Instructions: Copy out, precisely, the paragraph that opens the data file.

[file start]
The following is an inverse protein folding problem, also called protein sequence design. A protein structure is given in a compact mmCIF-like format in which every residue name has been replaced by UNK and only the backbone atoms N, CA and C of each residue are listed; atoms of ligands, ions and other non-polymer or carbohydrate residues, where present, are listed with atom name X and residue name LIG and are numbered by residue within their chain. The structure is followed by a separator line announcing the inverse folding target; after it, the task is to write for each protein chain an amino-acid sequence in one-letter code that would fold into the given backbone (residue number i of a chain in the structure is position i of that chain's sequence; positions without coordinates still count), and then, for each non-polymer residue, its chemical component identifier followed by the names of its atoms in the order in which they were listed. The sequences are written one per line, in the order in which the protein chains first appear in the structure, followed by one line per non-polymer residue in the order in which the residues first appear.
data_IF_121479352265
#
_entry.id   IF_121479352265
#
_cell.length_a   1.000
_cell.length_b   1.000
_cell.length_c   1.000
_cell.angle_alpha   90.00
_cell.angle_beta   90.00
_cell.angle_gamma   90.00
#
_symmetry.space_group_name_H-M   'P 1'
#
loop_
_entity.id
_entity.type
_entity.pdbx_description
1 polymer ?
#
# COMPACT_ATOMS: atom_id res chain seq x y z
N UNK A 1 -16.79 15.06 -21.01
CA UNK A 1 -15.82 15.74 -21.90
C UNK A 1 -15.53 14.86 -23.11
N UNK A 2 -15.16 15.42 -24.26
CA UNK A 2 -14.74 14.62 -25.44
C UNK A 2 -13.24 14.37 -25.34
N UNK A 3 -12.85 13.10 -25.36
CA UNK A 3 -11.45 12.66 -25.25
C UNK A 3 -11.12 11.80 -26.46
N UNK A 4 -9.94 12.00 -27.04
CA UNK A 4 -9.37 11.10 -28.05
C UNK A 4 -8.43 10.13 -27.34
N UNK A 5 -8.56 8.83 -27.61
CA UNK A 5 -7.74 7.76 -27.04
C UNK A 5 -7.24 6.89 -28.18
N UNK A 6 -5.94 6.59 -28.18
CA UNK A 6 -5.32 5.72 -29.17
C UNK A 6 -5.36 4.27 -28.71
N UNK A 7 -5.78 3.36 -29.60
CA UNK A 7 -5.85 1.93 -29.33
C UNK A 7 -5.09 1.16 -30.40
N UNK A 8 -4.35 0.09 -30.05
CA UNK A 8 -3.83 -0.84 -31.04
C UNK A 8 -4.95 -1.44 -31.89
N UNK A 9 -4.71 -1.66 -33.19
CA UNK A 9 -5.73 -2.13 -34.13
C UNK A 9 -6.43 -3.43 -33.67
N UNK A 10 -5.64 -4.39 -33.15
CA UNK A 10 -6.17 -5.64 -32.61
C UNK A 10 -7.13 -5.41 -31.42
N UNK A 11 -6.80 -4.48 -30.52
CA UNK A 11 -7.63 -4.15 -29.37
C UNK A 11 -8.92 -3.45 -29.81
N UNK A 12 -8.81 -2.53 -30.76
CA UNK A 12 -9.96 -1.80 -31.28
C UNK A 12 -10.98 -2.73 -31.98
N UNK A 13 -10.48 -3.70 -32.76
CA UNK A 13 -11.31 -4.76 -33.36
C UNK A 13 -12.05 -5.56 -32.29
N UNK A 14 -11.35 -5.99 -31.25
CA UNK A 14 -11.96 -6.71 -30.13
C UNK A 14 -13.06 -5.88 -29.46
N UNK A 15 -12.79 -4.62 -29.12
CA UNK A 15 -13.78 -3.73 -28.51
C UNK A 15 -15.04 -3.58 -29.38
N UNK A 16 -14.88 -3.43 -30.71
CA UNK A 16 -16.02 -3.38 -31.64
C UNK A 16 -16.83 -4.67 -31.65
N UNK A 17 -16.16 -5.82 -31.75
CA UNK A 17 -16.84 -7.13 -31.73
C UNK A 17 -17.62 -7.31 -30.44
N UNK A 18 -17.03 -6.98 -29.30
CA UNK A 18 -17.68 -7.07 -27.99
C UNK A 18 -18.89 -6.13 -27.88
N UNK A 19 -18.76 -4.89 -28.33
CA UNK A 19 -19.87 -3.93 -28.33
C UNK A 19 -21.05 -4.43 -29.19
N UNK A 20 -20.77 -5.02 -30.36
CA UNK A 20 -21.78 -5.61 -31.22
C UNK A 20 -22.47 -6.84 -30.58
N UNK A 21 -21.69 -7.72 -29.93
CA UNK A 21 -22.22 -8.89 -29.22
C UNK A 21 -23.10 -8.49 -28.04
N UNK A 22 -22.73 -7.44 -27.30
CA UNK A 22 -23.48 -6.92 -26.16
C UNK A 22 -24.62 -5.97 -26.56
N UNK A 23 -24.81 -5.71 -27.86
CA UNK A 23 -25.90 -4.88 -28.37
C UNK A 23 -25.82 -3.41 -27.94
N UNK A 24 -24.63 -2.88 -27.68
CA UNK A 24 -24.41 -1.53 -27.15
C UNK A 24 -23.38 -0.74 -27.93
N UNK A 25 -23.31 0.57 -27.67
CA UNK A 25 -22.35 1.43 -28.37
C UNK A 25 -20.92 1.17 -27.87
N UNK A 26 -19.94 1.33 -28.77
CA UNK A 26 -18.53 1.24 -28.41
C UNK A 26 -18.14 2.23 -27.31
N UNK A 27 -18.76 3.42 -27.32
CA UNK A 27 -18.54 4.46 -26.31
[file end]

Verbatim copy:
The following is an inverse protein folding problem, also called protein sequence design. A protein structure is given in a compact mmCIF-like format in which every residue name has been replaced by UNK and only the backbone atoms N, CA and C of each residue are listed; atoms of ligands, ions and other non-polymer or carbohydrate residues, where present, are listed with atom name X and residue name LIG and are numbered by residue within their chain. The structure is followed by a separator line announcing the inverse folding target; after it, the task is to write for each protein chain an amino-acid sequence in one-letter code that would fold into the given backbone (residue number i of a chain in the structure is position i of that chain's sequence; positions without coordinates still count), and then, for each non-polymer residue, its chemical component identifier followed by the names of its atoms in the order in which they were listed. The sequences are written one per line, in the order in which the protein chains first appear in the structure, followed by one line per non-polymer residue in the order in which the residues first appear.